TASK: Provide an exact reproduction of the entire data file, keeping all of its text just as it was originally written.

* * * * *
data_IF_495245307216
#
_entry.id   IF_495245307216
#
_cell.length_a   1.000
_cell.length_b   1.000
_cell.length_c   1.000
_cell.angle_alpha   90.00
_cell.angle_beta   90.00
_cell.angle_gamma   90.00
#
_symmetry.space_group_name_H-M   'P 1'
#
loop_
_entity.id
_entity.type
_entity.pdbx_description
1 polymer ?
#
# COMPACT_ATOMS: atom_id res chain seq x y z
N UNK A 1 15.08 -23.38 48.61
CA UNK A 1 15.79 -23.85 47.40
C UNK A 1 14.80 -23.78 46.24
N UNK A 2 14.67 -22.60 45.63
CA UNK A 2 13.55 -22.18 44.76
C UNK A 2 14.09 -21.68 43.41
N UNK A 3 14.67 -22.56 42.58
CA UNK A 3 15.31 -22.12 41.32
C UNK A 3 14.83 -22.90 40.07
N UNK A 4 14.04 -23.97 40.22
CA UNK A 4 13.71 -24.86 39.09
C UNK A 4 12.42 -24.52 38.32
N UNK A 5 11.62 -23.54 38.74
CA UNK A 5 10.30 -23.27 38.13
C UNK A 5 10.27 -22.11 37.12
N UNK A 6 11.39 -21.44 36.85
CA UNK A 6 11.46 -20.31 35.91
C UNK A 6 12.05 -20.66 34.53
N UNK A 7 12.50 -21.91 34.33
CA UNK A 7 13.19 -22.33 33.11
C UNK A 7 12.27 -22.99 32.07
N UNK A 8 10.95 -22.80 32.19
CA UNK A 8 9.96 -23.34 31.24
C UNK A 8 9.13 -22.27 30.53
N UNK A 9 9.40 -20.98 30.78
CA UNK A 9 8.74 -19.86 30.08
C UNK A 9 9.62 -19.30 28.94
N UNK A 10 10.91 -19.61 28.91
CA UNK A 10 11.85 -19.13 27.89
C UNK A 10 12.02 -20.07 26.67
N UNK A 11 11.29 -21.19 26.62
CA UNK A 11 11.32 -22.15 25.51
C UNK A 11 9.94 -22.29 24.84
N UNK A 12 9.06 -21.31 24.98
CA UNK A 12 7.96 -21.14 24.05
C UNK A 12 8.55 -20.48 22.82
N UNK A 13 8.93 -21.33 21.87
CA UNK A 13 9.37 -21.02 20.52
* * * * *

data_IF_495245307216
#
_entry.id   IF_495245307216
#
_cell.length_a   1.000
_cell.length_b   1.000
_cell.length_c   1.000
_cell.angle_alpha   90.00
_cell.angle_beta   90.00
_cell.angle_gamma   90.00
#
_symmetry.space_group_name_H-M   'P 1'
#
loop_
_entity.id
_entity.type
_entity.pdbx_description
1 polymer ?
#
# COMPACT_ATOMS: atom_id res chain seq x y z
N UNK A 1 15.08 -23.38 48.61
CA UNK A 1 15.79 -23.85 47.40
C UNK A 1 14.80 -23.78 46.24
N UNK A 2 14.67 -22.60 45.63
CA UNK A 2 13.55 -22.18 44.76
C UNK A 2 14.09 -21.68 43.41
N UNK A 3 14.67 -22.56 42.58
CA UNK A 3 15.31 -22.12 41.32
C UNK A 3 14.83 -22.90 40.07
N UNK A 4 14.04 -23.97 40.22
CA UNK A 4 13.71 -24.86 39.09
C UNK A 4 12.42 -24.52 38.32
N UNK A 5 11.62 -23.54 38.74
CA UNK A 5 10.30 -23.27 38.13
C UNK A 5 10.27 -22.11 37.12
N UNK A 6 11.39 -21.44 36.85
CA UNK A 6 11.46 -20.31 35.91
C UNK A 6 12.05 -20.66 34.53
N UNK A 7 12.50 -21.91 34.33
CA UNK A 7 13.19 -22.33 33.11
C UNK A 7 12.27 -22.99 32.07
N UNK A 8 10.95 -22.80 32.19
CA UNK A 8 9.96 -23.34 31.24
C UNK A 8 9.13 -22.27 30.53
N UNK A 9 9.40 -20.98 30.78
CA UNK A 9 8.74 -19.86 30.08
C UNK A 9 9.62 -19.30 28.94
N UNK A 10 10.91 -19.61 28.91
CA UNK A 10 11.85 -19.13 27.89
C UNK A 10 12.02 -20.07 26.67
N UNK A 11 11.29 -21.19 26.62
CA UNK A 11 11.32 -22.15 25.51
C UNK A 11 9.94 -22.29 24.84
N UNK A 12 9.06 -21.31 24.98
CA UNK A 12 7.96 -21.14 24.05
C UNK A 12 8.55 -20.48 22.82
N UNK A 13 8.93 -21.33 21.87
CA UNK A 13 9.37 -21.02 20.52